The purchasing of eyeglasses on the Internet has never become popular. I believe this is true because
there are buyer misconceptions about the online ordering of eyeglasses. Some feel that quality of online glasses is low, the fitting of glasses is impossible online, and that fitting is always a necessary “face to face” procedure – however I have not found these concerns to be true. A good eyeglass site will lead you through the process of proper measurement so that your new eyeglasses will fit fine when you get them – and I cannot see any quality difference. But, the ordering of online glasses can be a little tricky, and some websites make it easier than do others. However, if you can get past this hurdle, huge savings can be realized – often as much as 80% or more, depending on your usual vendor. Give it a try – the risk is minimal, and the potential reward great!
Things You’ll Need:
Your most recent eyeglass prescription
1 Yes, you will need an eyeglass prescription to order your new glasses – it is your right to receive a copy of your prescription when you have an eye exam. However, you will not be sending it off anywhere – instead, you will have to transfer the info from your prescription to the order form. And depending on what type of glasses you are getting, you will have to do a bit of simple math to those numbers to assure you get the proper lenses. Unfortunately, the information on an eyeglass prescription can be written in a variety of ways, and this adds to the confusion of ordering online. But the online eyeglass vendors do a good job of leading you through this confusion and helping you understand the process – and I’ll try to introduce you to the terms and abbreviations you will be dealing with in that process.
2 All eyeglass prescriptions will contain written values for “Dist” (your needed distance correction), and “Add” (your needed reading correction). These will usually be noted for each eye (R and L) with a + or – number. These are, of course, your most important prescription numbers.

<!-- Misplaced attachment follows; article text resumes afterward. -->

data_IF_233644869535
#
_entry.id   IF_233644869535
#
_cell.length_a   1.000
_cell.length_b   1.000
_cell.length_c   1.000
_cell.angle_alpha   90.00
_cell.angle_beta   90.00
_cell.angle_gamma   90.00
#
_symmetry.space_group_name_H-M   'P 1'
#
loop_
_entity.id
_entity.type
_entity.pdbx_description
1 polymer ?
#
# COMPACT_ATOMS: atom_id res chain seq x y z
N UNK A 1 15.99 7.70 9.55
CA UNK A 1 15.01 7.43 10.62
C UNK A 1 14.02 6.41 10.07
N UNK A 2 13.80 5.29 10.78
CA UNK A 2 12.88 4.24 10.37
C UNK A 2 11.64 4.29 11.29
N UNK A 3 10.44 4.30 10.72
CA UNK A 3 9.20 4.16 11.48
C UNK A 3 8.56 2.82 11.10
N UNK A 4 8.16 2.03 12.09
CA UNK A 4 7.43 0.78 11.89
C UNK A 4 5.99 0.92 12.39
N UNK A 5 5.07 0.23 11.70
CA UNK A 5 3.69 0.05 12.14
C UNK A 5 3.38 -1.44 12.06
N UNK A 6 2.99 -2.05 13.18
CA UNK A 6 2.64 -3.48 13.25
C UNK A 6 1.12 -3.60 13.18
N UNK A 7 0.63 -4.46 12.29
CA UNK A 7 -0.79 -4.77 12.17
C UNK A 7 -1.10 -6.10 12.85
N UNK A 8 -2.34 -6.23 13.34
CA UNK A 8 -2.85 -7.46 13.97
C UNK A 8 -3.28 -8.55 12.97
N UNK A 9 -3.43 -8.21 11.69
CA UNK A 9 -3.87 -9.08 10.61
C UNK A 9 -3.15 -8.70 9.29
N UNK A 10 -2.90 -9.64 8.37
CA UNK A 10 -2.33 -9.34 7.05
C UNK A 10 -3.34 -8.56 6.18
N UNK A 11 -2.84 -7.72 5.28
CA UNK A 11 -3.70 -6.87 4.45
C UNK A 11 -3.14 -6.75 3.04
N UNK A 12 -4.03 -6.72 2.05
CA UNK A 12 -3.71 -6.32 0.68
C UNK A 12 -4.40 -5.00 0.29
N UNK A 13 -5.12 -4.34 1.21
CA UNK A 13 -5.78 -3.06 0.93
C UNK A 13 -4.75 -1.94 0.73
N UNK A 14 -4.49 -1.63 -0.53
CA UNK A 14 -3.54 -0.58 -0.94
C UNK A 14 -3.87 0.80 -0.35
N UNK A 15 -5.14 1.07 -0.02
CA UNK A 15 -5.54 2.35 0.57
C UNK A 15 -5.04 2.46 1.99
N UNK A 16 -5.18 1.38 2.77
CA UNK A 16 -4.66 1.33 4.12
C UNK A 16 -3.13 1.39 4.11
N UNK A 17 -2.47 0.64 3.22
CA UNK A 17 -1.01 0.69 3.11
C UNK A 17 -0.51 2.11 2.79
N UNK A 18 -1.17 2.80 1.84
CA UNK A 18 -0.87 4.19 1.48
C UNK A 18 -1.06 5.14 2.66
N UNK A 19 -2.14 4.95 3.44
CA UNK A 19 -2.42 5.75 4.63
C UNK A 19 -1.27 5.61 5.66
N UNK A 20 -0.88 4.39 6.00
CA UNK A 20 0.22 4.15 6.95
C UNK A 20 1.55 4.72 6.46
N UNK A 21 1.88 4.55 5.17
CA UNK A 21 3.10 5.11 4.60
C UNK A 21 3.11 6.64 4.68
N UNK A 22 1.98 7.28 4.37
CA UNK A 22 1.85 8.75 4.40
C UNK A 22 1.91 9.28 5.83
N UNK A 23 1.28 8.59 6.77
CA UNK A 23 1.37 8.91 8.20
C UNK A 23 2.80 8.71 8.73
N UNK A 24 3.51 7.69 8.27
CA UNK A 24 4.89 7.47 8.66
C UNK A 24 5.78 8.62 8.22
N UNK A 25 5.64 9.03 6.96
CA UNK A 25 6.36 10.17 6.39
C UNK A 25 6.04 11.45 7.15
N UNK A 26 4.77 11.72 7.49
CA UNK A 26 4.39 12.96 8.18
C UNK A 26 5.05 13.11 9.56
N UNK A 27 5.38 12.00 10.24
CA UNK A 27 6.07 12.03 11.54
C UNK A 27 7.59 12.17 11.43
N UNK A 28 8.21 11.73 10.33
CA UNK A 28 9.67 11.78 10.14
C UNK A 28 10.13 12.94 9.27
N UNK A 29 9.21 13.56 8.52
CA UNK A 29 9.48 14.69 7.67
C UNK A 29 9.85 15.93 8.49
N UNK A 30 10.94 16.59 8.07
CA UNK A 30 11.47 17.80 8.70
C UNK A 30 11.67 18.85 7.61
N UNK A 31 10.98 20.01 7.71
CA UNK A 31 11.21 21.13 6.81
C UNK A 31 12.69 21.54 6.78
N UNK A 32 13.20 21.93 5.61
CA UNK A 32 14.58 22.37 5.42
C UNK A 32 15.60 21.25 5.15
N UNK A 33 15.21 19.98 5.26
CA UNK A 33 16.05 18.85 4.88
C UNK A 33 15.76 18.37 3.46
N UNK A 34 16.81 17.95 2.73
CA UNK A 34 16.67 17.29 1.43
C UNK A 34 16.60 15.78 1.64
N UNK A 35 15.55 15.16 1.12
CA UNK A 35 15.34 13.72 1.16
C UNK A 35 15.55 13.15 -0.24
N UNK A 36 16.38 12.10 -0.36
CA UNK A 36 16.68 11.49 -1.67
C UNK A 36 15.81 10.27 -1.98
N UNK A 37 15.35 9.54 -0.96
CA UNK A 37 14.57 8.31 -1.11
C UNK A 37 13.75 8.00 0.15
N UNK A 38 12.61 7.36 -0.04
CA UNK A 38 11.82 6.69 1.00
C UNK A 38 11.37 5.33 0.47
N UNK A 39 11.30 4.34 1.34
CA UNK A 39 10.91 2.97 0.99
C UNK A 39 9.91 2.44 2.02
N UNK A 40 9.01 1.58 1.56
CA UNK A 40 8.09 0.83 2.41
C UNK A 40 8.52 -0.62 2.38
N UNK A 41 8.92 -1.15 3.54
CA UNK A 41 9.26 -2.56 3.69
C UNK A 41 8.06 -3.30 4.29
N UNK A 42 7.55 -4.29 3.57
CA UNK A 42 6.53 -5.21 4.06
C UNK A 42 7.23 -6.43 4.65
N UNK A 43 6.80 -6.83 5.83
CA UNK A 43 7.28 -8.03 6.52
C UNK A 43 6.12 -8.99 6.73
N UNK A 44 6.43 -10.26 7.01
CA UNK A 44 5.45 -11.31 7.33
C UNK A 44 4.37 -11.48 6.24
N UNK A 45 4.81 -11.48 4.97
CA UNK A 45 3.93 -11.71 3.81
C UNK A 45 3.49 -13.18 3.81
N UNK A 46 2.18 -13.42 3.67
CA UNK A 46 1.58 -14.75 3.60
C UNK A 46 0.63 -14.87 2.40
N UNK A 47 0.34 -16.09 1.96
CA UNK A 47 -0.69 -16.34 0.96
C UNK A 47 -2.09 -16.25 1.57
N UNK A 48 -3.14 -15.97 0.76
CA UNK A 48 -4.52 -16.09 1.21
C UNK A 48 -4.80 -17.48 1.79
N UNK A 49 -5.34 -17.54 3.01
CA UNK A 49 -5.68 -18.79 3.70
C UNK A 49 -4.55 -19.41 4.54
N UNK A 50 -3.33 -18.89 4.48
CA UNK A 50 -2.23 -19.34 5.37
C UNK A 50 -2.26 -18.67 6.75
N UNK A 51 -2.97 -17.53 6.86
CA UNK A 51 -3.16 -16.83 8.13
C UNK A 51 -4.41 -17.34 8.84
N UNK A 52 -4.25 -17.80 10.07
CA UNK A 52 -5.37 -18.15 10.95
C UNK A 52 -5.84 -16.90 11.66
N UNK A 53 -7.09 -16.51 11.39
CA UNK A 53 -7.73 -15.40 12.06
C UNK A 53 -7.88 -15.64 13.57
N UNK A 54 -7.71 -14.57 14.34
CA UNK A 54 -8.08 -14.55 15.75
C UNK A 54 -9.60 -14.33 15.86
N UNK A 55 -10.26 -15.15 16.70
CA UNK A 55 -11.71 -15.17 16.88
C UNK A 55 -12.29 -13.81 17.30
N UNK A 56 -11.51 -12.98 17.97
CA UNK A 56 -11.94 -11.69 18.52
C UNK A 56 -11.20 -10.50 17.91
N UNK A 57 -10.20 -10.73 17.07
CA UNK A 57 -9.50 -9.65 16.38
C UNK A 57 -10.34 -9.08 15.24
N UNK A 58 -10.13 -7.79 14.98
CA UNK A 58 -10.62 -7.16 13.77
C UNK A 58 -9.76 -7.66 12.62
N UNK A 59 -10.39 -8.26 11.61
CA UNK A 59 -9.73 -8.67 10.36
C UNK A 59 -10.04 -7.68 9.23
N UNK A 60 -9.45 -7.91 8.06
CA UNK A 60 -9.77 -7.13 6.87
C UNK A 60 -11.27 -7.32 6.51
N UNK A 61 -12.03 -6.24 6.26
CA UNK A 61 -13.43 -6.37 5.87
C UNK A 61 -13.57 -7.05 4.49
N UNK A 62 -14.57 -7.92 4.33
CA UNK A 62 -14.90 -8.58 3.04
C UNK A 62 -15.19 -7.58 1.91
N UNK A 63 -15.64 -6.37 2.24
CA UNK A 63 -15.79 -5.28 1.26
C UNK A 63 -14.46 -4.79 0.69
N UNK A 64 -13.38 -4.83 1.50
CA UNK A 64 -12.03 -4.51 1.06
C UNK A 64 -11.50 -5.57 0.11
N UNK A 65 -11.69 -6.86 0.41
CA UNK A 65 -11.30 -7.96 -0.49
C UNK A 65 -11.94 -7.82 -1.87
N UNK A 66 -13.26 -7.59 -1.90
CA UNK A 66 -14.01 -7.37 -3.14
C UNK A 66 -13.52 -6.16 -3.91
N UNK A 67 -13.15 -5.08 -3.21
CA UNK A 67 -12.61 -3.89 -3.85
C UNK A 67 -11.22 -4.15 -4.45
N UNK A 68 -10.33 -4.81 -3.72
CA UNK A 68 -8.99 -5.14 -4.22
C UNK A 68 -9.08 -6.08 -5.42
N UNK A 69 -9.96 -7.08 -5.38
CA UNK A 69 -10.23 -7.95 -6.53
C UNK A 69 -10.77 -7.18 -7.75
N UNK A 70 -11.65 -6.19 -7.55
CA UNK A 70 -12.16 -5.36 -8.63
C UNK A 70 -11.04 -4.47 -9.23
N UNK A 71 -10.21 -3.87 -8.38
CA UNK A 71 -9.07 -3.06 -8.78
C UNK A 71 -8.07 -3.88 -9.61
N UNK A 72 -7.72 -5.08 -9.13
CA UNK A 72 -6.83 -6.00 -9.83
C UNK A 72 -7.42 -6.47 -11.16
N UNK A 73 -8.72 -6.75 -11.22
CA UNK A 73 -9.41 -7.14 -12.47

3 You will also see on your prescription the terms, “Cyl” and “Axis”. If there are written numbers in those blanks, it means you have an astigmatism, an irregularity in the shape of the eye, which causes shape distortion in the viewed image. If instead, you have “sph” written in these blanks, it means simply that you do not have an astigmatism, and that no correction is needed.
4 Hopefully, your prescription will contain a written number for “PD” (pupillary distance). It’s used to position the optical center of the lens so that you will be able to easily see through the lens, and to center the correction in front of the pupil of your eye, in the eyeglasses. This measurement is important to the proper fit of your glasses, and to position the glasses properly on your face. However, it is often not included on an eyeglass prescription, either because it makes alternative purchasing of eyeglasses difficult, or, as my eye doc explains it to me, this measurement is better done by the tech doing personal fitting than the more “imprecise” measure done during an eye exam. With all due respect to my doc, I lean toward the former rational. If it is not on your prescription, by all means, call the doctor’s office and request the PD.
5 Your prescription may contain a written value for “BCVA” (best corrected visual acuity). Although you will not be using this value in the ordering of your glasses, it is an interesting bit of information, none the less – essentially, it is an indication of the degree of total correction which can be made by your new eyeglasses. For instance, if your BCVA is 20/20, then your new glasses will correct your vision to normal. If your BCVA is not 20/20, it means that your new glasses will improve, but not perfect, your vision.
6 I suggest you visit the website, Eyeglass Retailer Reviews.com (see link below in Resources) for a very objective analysis of some of the best places on the Internet where you can get eyeglasses. They also have links to each site they review, as well as customer reviews of those sites as well. Personally, I have used Zenni Optical (in California) to purchase several pairs of glasses, and have been more than satisfied with the results – quality and workmanship were easily as high as any of my recent local eyeglasses.
Tips & Warnings
Make sure you understand the ordering instructions of the website you are using – and if you have a question, do not hesitate to either call or email them for clarification.
If you are uncomfortable with the ordering procedure, and you request that you fax your prescription, and let them fill out your order form, be prepared for a NO answer – the reason why their prices are so low is that they are not investing the time it would take to work from the prescription.
DO NOT try to order eyeglasses if you do not have an eyeglass prescription – it is impossible to simply guess at your proper prescription – don’t even try.
Ordering eyeglasses online is not for everyone – it can be a confusing process, and some buyers are only comfortable with the personal service of a local facility.
If you have an especially complex prescription, you’ll probably do well to avoid an online provider – and in fact, they may well suggest that you look elsewhere – online providers specialize in the ordinary, and that is what they do best..